Thai officials point finger in Hakeem al-Araibi plight

Geraldine Edwards
February 9, 2019

Football Federation Australia announced Wednesday it had scrapped the game against China, a scheduled warmup ahead of next month's qualifiers for the Asian under-23 championships.

Australian Prime Minister Scott Morrison has ramped up pressure on Bangkok to release a refugee footballer held on a Bahrain extradition request, as sporting authorities cancelled two events in Thailand over his detention.

Hakeem al-Araibi's rejection of extradition means a trial will be held to determine whether Thai authorities will send him to Bahrain, where he fears he is at risk of torture, or release him so he can return to Australia.

"On our return from the recent AFC Asian Cup we reassessed our plans due to the ongoing detainment of Australian footballer Hakeem Al-Araibi in a Thai prison".

Later, al-Araibi fled to Australia where he was recognised as a refugee in 2017.

Pressure is mounting on Thailand to release al-Araibi from all corners of the sporting world, with a number of high-profile European players like Giorgio Chiellini and Jamie Vardy lending their social media backing to a cause which is already being pushed by FFA, FIFA, the AFC, the IOC and FIFPro, the global players' union.

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Australia's ambassador to Thailand, who appeared at the court Monday with AlAraibi, said in a statement that Bahrain had never requested AlAraibi's extradition in the four years he has lived in Australia.

In an interview with The Sydney Morning Herald published Tuesday, al-Araibi urged Morrison to "please, please keep fighting for me, please keep working hard on my case".

Al-Araibi, 25, who is wanted by Bahrain over the firebombing of a police station in 2012, was detained at Bangkok airport on November 27 when he arrived from Melbourne for his honeymoon.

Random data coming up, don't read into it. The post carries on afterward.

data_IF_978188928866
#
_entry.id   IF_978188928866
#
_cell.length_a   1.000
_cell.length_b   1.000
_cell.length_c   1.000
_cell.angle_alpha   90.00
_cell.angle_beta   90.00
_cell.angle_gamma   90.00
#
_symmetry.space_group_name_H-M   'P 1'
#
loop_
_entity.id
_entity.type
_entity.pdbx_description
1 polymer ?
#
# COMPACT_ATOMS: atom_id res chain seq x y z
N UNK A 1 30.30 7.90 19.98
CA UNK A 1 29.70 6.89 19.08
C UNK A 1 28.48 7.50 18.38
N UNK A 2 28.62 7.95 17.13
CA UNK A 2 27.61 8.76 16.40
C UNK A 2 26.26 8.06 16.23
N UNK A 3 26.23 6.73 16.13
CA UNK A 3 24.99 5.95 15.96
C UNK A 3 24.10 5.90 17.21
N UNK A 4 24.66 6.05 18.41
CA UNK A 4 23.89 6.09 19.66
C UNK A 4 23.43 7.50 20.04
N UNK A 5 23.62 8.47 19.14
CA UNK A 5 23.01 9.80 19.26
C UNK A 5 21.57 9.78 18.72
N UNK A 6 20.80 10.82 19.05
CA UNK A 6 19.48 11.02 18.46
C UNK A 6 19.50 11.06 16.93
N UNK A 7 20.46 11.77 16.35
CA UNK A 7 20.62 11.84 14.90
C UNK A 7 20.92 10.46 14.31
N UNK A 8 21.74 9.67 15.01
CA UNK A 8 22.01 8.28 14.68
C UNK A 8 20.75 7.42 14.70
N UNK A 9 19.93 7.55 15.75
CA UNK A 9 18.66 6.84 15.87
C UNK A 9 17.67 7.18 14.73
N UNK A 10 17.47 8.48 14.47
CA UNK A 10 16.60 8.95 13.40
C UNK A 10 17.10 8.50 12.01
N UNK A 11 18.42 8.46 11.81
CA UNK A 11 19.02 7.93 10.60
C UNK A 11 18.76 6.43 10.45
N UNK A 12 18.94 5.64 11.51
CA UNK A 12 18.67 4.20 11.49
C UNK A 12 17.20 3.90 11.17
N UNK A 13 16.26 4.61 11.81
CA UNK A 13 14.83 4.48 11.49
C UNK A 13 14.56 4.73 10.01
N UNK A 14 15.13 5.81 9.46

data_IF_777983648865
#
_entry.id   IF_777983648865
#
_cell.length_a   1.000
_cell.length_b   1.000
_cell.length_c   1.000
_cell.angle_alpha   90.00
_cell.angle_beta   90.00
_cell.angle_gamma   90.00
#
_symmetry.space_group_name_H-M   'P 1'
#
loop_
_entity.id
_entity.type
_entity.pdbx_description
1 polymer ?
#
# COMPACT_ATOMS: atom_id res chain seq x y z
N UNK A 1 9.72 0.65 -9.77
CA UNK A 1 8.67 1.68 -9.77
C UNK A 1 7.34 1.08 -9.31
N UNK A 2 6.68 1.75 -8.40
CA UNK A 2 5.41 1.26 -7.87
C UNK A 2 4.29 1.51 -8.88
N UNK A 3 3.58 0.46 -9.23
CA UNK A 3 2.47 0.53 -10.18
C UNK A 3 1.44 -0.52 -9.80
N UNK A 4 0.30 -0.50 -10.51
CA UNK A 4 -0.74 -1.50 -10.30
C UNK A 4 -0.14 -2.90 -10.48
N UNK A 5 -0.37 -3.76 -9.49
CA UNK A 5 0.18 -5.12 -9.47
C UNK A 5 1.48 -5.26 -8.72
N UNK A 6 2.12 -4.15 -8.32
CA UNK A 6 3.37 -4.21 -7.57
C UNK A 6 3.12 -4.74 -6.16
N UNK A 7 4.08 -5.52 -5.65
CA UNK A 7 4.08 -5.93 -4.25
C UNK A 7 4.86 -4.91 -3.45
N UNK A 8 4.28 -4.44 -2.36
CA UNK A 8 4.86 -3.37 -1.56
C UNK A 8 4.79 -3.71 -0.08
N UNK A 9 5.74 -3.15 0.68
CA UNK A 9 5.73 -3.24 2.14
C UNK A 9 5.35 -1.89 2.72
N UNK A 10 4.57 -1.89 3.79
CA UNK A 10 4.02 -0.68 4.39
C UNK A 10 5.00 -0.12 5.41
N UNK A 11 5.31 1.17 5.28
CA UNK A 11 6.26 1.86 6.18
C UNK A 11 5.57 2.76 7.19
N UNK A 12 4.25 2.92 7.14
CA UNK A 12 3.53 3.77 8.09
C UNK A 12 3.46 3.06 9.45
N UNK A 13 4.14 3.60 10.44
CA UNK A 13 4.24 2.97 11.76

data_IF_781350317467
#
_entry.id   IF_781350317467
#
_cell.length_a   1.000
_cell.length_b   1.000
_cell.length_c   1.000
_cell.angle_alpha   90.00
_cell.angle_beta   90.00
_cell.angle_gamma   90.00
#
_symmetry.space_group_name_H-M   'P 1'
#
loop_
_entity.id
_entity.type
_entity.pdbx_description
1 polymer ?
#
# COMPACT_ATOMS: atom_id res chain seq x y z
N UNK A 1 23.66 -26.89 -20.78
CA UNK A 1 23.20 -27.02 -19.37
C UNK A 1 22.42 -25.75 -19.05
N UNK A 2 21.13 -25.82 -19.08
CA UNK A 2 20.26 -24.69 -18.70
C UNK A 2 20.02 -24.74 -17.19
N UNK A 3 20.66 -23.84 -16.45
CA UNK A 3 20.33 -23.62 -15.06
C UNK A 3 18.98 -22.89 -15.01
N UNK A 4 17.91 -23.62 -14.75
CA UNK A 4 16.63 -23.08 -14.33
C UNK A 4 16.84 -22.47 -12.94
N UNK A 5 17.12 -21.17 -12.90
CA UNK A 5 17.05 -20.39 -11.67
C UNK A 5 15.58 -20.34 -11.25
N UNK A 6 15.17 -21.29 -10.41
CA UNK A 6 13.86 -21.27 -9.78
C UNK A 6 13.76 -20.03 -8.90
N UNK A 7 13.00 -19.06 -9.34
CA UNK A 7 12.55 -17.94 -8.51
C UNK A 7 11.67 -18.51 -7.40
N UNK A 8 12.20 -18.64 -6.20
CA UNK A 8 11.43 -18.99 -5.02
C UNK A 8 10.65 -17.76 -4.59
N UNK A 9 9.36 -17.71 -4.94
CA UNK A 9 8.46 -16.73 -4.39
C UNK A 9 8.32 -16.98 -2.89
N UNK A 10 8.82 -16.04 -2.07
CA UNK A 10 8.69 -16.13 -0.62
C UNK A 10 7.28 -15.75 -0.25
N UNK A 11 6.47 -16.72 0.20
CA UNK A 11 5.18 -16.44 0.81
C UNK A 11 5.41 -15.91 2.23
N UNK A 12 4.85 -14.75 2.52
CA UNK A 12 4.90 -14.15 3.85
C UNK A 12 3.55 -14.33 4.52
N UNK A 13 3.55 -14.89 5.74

Bahrain wants him returned to serve a 10-year prison sentence he received in absentia in 2014.

"Indeed, we would not have become involved in the issue had we not received the red notice alert from the Australian Interpol and the subsequent formal request by Bahrain for his arrest and extradition".

The case has also drawn appeals from Australia's prime minister and soccer's world governing body, FIFA.

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"If you look at the number of foreign defendants, they pay their bail and jump bail and then don't show up in court", Chatchom Akapin, the office's director general for worldwide affairs, said, adding that the policy applied "not only to Hakeem".

"I've written two letters now to the Thai prime minister and our consular officials and others have been using every opportunity they have to press the case to bring Hakeem home", he said at a Wednesday news conference in Melbourne.

It also said that under the Public Prosecutors Act, the case against Al-Araibi could be withdrawn as it was not in the public interest, nor related to public safety or security.

The latter hashtag consisted mostly of tweets that either defended the "fair" court system now mulling the refugee footballer's fate, or put the blame back on Australia.

"[The] Office of Attorney General has reviewed the fact, [and] it is completely in line with Thai law".

Bahraini authorities deny allegations of torture.

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"So between now and then, Hakeem will have to be in custody for at least until August", Trumph Jalichandra said.

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